Seeing who is up for the fight is a test for the Oilers.
"No matter who you have for personnel, if you're up for the challenge, it's not about having to fight guys and stuff like that. To score goals, you have to get to their net. You still have to win puck battles and make plays without the fear of getting hit. All those things, that's toughness in my eyes and I think in a lot of peoples eyes is being willing to do that, regardless of size or skill level. It still requires those things to score. If you're not willing to do them, you're not going to have a whole lot of success."
With Sportsnet play-by-play man Kevin Quinn ill, Oilers radio play-by-play man Jack Michaels will be filling in on the Sportsnet broadcast, tonight against Boston.
Bob Stauffer, who normally does the colour commentary, will do the play-by-play for tonight's Oilers broadcast on 630 CHED.
Rob Brown will fill in on colour.
BRUINS (21-8-2) at OILERS (11-18-3)
TV: NESN, SNET-EDM
Last 10: Boston 7-2-1; Edmonton 6-3-1
Season series: The first of two games. When these teams played Nov. 10, 2011, the Boston Bruins defeated the Edmonton Oilers 6-3 at TD Garden.
Big story: The top seed in the Eastern Conference will square off against the 15th seed in the West. The Oilers, 2-1-1 on a five-game homestand, will look to end it on a high note. The Bruins seem to be hitting their stride, winning three straight (and seven of nine) despite injuries to key players.
Bruins: Overshadowed by Jarome Iginla's return to Calgary on Tuesday was the continued emergence of Boston's young players. With the Bruins skating in quicksand for most of the night -- the Flames outshot the Bruins 20-9 through 40 minutes and held a 1-0 lead heading into the third period -- Torey Krug and Reilly Smith provided a crucial third-period lift. Krug's point shot was deflected by David Krejci for the tying goal, and 98 seconds later Smith scored a fantastic solo goal. That 2-1 result made it a happy homecoming for Iginla.
"As a team, all the way around, in the third period we came out and guys, each line, we got a lot better and it was fun," Iginla said. "We were just pushing for that tying goal and we were able to get it there on the power play and then to see [Smith] go on a nice move. It was fun. Third-period comebacks are always fun and especially in an already memorable game for myself. It was a nice ending."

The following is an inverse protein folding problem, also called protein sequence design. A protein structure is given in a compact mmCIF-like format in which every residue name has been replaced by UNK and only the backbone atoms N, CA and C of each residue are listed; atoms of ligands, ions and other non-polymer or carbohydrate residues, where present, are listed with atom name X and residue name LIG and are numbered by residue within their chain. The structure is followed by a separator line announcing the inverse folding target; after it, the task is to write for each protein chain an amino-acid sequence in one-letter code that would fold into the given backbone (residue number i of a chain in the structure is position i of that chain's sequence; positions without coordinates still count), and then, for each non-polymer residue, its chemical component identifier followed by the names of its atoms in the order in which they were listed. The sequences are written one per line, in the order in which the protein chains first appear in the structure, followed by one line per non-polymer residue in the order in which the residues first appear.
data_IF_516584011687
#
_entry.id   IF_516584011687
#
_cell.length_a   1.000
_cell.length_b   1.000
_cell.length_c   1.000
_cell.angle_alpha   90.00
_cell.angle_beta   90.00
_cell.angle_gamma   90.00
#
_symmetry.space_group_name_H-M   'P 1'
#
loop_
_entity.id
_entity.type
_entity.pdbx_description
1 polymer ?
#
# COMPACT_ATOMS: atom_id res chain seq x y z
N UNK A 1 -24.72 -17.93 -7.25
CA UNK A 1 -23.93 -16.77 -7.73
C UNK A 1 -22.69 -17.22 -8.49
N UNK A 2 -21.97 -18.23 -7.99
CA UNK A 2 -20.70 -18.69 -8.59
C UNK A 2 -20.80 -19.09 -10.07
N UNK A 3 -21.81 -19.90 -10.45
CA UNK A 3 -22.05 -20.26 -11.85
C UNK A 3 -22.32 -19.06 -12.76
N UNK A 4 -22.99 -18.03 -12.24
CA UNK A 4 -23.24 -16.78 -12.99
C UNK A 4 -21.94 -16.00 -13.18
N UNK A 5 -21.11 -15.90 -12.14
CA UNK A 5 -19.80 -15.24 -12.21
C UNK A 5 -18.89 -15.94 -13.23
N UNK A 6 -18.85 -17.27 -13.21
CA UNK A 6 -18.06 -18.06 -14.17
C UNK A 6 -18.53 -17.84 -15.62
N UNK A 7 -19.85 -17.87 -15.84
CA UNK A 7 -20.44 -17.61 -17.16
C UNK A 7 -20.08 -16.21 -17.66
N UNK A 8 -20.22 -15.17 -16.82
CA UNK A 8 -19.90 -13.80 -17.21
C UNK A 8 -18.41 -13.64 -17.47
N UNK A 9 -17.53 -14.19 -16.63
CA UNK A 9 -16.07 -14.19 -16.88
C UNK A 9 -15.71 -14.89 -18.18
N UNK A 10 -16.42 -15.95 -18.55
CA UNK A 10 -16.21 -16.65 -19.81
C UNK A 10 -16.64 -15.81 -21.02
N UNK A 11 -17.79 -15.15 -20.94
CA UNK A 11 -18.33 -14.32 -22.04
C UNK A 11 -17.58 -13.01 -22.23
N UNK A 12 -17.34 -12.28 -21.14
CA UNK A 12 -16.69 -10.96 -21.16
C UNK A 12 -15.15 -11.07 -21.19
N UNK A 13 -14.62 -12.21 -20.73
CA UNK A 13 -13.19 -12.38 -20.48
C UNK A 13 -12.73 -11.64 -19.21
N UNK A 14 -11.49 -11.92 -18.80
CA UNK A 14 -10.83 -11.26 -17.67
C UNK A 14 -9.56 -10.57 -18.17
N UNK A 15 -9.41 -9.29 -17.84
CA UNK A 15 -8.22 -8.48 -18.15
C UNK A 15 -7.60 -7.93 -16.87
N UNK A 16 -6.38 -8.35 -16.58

Shawn Thornton is out; he faces an in-person disciplinary hearing with the NHL Department of Player Safety on Friday.
Oilers: A win against the Carolina Hurricanes on Tuesday gave Edmonton seven wins in 11 games, the Oilers' best stretch of the season. However, the 5-4 overtime victory was more dicey than it needed to be. The Oilers had a 4-1 lead early in the second period, but allowed the Hurricanes to chip away at the lead over the final 30 minutes. Jordan Eberle scored the deciding goal 1:48 into overtime
"We played extremely well in the first and for a little bit in the second, and then completely took our foot off the gas," Eberle said. "I don't know what it was, but we just started turning pucks over and losing battles and playing bad defensively. It's frustrating when that happens, but we found a way to win and that's the biggest thing."
Who's hot: Bruins goalie Tuukka Rask has three wins in his past four starts, with a .932 save percentage. … Oilers forward Taylor Hall has five goals and two assists over his past three games.
Injury report: Bruins defenseman Johnny Boychuk returned Tuesday, but left wing Daniel Paille (upper body) has returned to Boston and is out for at least the remainder of this trip. Defenseman Dougie Hamilton (lower body) will miss 2-4 weeks. Defenseman Adam McQuaid (lower body), and forwards Loui Eriksson (concussion) and Chris Kelly (broken ankle) are on injured reserve. … Oilers defenseman Jeff Petry (head) skated with the team Wednesday but is questionable, as is center Boyd Gordon (shoulder). Left wing Ryan Smyth (neck) and goaltender Ilya Bryzgalov (concussion) are out indefinitely.